Will Macron Have a Successful Second Term?
Between the 2017 and 2022 presidential and parliamentary elections in France, the domestic political landscape has been redefined as traditional centrist parties have fallen out of favor.
The 2022 French presidential and parliamentary elections have significantly shaped the current dynamics of the country’s politics. Incumbent President Emmanuel Macron became the first French leader in twenty years to be re-elected for a second five-year term, winning over fifty-eight percent of the vote against his challenger Marine Le Pen. Macron’s promises to revitalize the economy, mitigate inequality, and augment France’s reactions to global crises helped him secure a resounding victory. Although Macron was victorious in his election, this success was not replicated in June during the French parliamentary election. Macron’s centrist alliance, known as Ensemble (Together), lost its absolute majority in the legislature, amid gains by a new left coalition and historical gains made by the far-right. These all revealed an unprecedented configuration of disturbing trends in French democracy.
Three New Trends in French Politics
First, the elections revealed the growing popularity of the far-right under Marine Le Pen, which is a significant political development in modern French democracy. The political competition for the presidential Élysée Palace between the centrist Macron and the far-right Le Pen precipitated a cleavage between a pro-globalization, pro-European candidate who supported the tenets of the international order and an anti-globalization, anti-European, anti-immigration candidate who regarded openness to the world as a threat to social equality and ethnic identity. Macron was widely regarded as the president of the affluent while Le Pen was viewed as an advocate for low-income French citizens.
In 2017, Macron trounced Le Pen‘s national populist message thanks to a dose of good fortune, a demonstration of political acumen, and the deep anxiety and antipathy that the French public felt toward Le Pen and her nationalist party, the National Rally. This victory brought joy and optimism to the media and Europe’s political establishment. However, Macron could not meet the expectations of either the French electorate or European political leaders during his first term in office due to numerous political challenges. Macron’s divisive approach to governing and the perception that he was the president of the rich led to the gilets jaunes (yellow vests) protests. These converged with major international challenges including the foreign policy of the Trump administration, Brexit, the Covid-19 crisis, and economic upheaval. After taking stock of voters’ frustrations, Macron appointed Labor Minister Elisabeth Borne as his new prime minister to work together and help implement his ambitious domestic and foreign policy agenda.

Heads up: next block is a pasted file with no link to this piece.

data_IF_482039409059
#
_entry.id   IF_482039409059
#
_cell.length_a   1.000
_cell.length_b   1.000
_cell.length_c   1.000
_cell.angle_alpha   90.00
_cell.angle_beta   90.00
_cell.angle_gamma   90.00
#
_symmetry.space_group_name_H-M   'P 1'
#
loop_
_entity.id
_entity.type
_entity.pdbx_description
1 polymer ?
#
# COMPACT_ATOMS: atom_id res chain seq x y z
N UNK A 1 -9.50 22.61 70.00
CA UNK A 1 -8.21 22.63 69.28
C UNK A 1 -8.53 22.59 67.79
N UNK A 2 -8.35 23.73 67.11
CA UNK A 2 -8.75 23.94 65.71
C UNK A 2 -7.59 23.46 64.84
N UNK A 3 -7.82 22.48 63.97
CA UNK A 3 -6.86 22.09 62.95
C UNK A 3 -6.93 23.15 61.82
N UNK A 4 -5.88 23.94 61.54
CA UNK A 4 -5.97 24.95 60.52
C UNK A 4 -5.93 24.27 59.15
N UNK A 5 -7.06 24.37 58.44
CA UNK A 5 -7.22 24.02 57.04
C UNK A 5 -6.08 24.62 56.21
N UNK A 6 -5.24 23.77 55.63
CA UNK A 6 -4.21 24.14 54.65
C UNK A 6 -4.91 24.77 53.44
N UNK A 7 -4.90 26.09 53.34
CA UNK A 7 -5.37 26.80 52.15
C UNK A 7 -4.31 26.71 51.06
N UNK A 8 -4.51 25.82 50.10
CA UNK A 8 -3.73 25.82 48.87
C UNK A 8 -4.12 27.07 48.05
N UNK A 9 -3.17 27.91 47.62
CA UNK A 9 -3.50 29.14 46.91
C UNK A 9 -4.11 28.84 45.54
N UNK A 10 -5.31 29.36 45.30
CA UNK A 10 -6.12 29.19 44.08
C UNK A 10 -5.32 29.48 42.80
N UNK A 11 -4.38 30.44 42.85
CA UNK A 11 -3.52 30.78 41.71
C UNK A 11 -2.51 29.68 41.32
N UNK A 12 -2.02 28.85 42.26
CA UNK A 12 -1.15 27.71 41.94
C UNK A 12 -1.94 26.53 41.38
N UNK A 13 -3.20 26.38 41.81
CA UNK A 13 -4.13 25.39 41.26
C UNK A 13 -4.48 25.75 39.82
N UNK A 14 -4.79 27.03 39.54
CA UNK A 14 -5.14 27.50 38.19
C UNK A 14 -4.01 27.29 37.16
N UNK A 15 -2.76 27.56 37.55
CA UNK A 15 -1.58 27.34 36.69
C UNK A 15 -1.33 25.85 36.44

When Le Pen took over the far-right National Rally party (previously known as the National Front) from her father Jean-Marie Le Pen in 2011, she transformed her party by expunging the most radical and extremist features of its platform (anti-immigration, anti-Islam, racism) and her public persona, and mostly concentrated on defending France’s traditional values and sovereignty. This helped her appeal to French voters across the political spectrum. Even though the rebranding of the National Rally was only an attempt to disguise its divisive and radical ideology, Le Pen’s party has cemented itself as a cornerstone of French political life. In the 2022 presidential election, Le Pen won almost forty-two percent of the vote, which would have been unthinkable just a few years ago. Macron will be restricted from running again in five years due to term limits but a re-invigorated Le Pen could also run for the presidency again.